Use ctrl-F (PC) or command-F (Mac) to search for a name ...
Iconography- The study of the significance and interpretation of the ~ of art.
Idealization- A process in art through which artists strive to make their forms and figures attain perfection, based on pervading cultural values and/or their own metal image of beauty.
Art whose ~ contains recognizable images from real life.
A principle of design. Rhythm involves the repetition of elements to create the illusion of movement.
Exclusive art lesson from ArtGraphica, showing how to draw portraits in a painterly fashion. The ~ is taken from an oil painting by Swedish artist, Anders Zorn, and drawn using charcoal and panpastel. It is executed on Strathmore 500 paper.
Anders Zorn Portrait Drawing ...
symbolism A painting movement that flourished in France in the 1880s and 1890s in which ~ was suggested rather than directly presented. It featured decorative, stylized, and evocative images.
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This kind of print was in high demand from about the sixteenth century forward, often used in artists’ studios as inspiration or to ensure consistency in representations of certain ~, such as religious or biblical scenes.
Realism a style of art in which the ~ is portrayed as it appears in actuality and without distortion or stylization ...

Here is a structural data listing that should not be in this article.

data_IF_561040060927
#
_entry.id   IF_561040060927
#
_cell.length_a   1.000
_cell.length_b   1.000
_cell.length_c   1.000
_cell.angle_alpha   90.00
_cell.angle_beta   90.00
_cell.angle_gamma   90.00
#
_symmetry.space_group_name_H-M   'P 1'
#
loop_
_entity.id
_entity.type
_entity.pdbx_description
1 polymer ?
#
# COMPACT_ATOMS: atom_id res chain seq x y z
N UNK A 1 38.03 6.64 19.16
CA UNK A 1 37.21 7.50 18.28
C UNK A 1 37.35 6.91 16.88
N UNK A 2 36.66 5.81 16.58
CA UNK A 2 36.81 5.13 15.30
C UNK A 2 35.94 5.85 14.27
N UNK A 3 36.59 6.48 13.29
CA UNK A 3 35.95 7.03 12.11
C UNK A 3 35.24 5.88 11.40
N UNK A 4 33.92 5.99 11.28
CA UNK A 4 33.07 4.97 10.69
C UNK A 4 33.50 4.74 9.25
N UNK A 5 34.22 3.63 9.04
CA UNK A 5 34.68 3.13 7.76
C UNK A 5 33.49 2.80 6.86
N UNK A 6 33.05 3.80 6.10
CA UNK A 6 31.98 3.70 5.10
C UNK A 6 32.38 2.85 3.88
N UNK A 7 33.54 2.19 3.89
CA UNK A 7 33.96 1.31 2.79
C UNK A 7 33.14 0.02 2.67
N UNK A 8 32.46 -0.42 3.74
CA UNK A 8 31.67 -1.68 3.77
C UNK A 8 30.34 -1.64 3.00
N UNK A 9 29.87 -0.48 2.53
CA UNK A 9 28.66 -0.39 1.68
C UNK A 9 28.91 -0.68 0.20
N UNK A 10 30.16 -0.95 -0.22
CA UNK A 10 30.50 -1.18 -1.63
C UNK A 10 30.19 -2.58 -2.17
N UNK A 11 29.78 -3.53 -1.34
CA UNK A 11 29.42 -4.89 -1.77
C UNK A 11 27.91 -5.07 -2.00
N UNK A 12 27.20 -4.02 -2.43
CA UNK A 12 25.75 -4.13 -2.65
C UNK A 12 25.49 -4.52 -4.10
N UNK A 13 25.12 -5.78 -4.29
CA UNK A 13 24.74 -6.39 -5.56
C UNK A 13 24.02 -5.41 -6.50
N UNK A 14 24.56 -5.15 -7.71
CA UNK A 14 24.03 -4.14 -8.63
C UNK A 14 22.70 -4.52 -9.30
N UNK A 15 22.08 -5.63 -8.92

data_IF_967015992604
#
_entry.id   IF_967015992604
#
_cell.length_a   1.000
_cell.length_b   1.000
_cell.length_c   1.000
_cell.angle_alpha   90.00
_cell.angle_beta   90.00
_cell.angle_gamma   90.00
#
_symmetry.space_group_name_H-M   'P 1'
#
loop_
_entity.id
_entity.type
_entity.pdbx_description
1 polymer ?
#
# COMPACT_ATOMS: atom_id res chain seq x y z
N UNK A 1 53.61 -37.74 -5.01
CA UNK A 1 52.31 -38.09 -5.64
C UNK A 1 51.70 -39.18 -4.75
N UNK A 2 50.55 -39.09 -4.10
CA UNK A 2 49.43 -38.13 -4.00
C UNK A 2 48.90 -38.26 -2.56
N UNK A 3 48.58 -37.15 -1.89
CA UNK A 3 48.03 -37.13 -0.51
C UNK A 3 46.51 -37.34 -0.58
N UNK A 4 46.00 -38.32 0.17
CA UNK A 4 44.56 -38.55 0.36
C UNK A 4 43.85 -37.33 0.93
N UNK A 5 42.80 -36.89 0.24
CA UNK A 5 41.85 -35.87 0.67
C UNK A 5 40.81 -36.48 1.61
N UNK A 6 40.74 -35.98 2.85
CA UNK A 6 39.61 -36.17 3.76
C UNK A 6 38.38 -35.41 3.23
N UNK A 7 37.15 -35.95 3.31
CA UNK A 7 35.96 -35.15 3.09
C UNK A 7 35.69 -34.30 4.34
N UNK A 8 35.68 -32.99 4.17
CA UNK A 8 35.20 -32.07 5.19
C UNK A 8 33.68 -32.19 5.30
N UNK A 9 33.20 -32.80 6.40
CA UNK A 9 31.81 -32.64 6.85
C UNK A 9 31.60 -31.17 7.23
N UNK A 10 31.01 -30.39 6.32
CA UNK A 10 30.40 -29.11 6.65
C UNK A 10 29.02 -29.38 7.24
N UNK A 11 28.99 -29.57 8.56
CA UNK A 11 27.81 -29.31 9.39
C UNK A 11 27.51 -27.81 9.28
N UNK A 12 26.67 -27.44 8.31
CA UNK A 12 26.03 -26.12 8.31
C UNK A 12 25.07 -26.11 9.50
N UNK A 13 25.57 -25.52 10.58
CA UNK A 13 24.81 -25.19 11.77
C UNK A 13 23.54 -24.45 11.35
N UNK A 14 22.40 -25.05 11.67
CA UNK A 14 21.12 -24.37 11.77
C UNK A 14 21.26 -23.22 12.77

The ~ is frequently banal and without particular interest; the true subject of a photorealist work is the way in which we interpret photographs and paintings in order to create an internal representation of the scene depicted.
1) A set of three paintings or bas reliefs, related in ~ and connected side by side. The two outside half-panels (called wings) may be closed over the central panel. 2) A set of three prints that make one complete image.
Bust: A sculpture, the ~ of which 's a portrait of the head and shoulders of a figure.
But, there is another more interesting question beyond this: Why was Manet exploring new ~, new painterly values and spatial relationships? He produced a modernist painting, but why did he produce such a work?
Style. Characteristics in the handling of the media and the treatment of the ~ that identify a work of art as belonging to a particular artist, culture, genre, art movement, etc.
Having an emphasis on highly structured visual relationships rather than on ~ or non-visual content.
The shape or proportions of a picture plane.
Style using subconscious mental activity as it's ~, characterized by dreamlike, hallucinatory imagery. (Early 20th c.) See artists: Miro, Dali, Magritte and Ernst.
I have always worked in series, preferring to explore any given ~ in depth. Since my main interest is the state of mankind, I have explored that subject both directly and indirectly throughout my long involvement with art.
If there was one artist who personified Pop Art it was Andy Warhol. He originally worked as a 'commercial artist' and his ~ was derived from the imagery of mass-culture: advertising, comics, newspapers, TV and the movies. ...
Abstract art An art form which is not dependent upon a fundamentally naturalistic approach to the ~ for the expression of form, space and color.